Was the Royal Mail sold off too cheaply?

Was the British public betrayed by an overzealous government in the Royal Mail sell-off? Emily Hohler reports.

The sell-off of the Royal Mail an "ode to privatisation" has been an "extraordinary success", says Fraser Nelson in The Daily Telegraph. It was hugely over-subscribed and in the end around 690,000 investors were allocated shares worth £750.

The decision that those who applied for more than £10,000 of shares would get nothing was a "brilliant idea" that embodies popular capitalism. Protests are now almost "inaudible" a reminder that the "British public is moving to the right just when [Ed] Miliband is moving to the left".

Labour leader Ed Miliband has been "royally trumped" by the sell-off, which was aimed "squarely" at what he calls the "squeezed middle", agrees Matthew d'Ancona in The Sunday Telegraph.

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The great popular privatisations of the 1980s were driven by Margaret Thatcher's ambition to create more shareholders in Britain than there were trade union members. "It is at the heart of the Conservative ethos that homeowners and shareholders" are better off without interference from the state.

It is precisely in this context that David Cameron and George Osborne view their Help to Buy scheme, even if it is a "profound paradox: state intervention to reduce dependency on the state".

I'm all in favour of privatisation, says Ross Clark in The Times. "We have seen one state-owned operation after another turned into a sparkling business after being freed from political management."

But it is clear that the government has done all it can "to remove the ugly bits while leaving the juicy bits". It has shifted £37.5bn of pension liabilities to the Treasury, backed by a pension fund worth £9bn less than this, and allowed the Royal Mail to retain ownership of prime land in London, although the company has said it doesn't need it for its operations.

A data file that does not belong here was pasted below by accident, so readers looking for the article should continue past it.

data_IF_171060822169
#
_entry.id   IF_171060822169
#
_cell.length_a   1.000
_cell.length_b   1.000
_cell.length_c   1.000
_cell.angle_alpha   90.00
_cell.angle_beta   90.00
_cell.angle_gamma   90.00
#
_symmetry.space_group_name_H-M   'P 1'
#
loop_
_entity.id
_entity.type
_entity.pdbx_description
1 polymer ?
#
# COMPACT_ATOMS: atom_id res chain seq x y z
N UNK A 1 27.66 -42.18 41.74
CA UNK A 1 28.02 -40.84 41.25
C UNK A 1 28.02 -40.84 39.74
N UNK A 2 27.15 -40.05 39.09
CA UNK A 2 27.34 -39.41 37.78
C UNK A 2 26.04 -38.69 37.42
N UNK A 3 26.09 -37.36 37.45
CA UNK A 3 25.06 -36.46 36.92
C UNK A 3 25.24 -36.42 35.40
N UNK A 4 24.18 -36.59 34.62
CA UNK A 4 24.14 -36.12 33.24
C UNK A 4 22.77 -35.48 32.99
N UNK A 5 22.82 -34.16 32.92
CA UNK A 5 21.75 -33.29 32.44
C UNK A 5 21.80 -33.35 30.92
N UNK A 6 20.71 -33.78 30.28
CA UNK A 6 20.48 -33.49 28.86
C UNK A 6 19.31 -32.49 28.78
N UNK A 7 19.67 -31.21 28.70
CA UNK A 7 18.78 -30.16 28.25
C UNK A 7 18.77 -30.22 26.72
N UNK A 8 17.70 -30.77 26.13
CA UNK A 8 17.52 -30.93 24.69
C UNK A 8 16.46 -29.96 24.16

Even Thatcher never came up with the idea of "forcing taxpayers to hold on to the pension liabilities of the nationalised industries she privatised".

There has been much whingeing about taxpayers being short-changed, and it is clear that the Royal Mail was "priced to go" from the start, says Mike Ingram in the Daily Mail. But it is "actually very tricky to value companies for the very long term".

Royal Mail had no share price as a reference point and very little track-record. Three years ago, it was making a loss. If the government had been greedy, it might have "torpedoed the deal".

As for the popular narrative that shares have largely ended up in the hands of speculators, institutional investors are usually earmarked for the lion's share of an initial public offering (IPO) because they tend to be long-term holders of equity and a stable shareholder base is important. It may make for "dull press", but on balance the sell-off probably wasn't a "rip off".

Emily Hohler

Emily has extensive experience in the world of journalism. She has worked on MoneyWeek for more than 20 years as a former assistant editor and writer. Emily has previously worked on titles including The Times as a Deputy Features Editor, Commissioning Editor at The Independent Sunday Review, The Daily Telegraph, and she spent three years at women's lifestyle magazine Marie Claire as a features writer for three years, early on in her career. 

On MoneyWeek, Emily’s coverage includes Brexit and global markets such as Russia and China. Aside from her writing, Emily is a Nutritional Therapist and she runs her own business called Root Branch Nutrition in Oxfordshire, where she offers consultations and workshops on nutrition and health.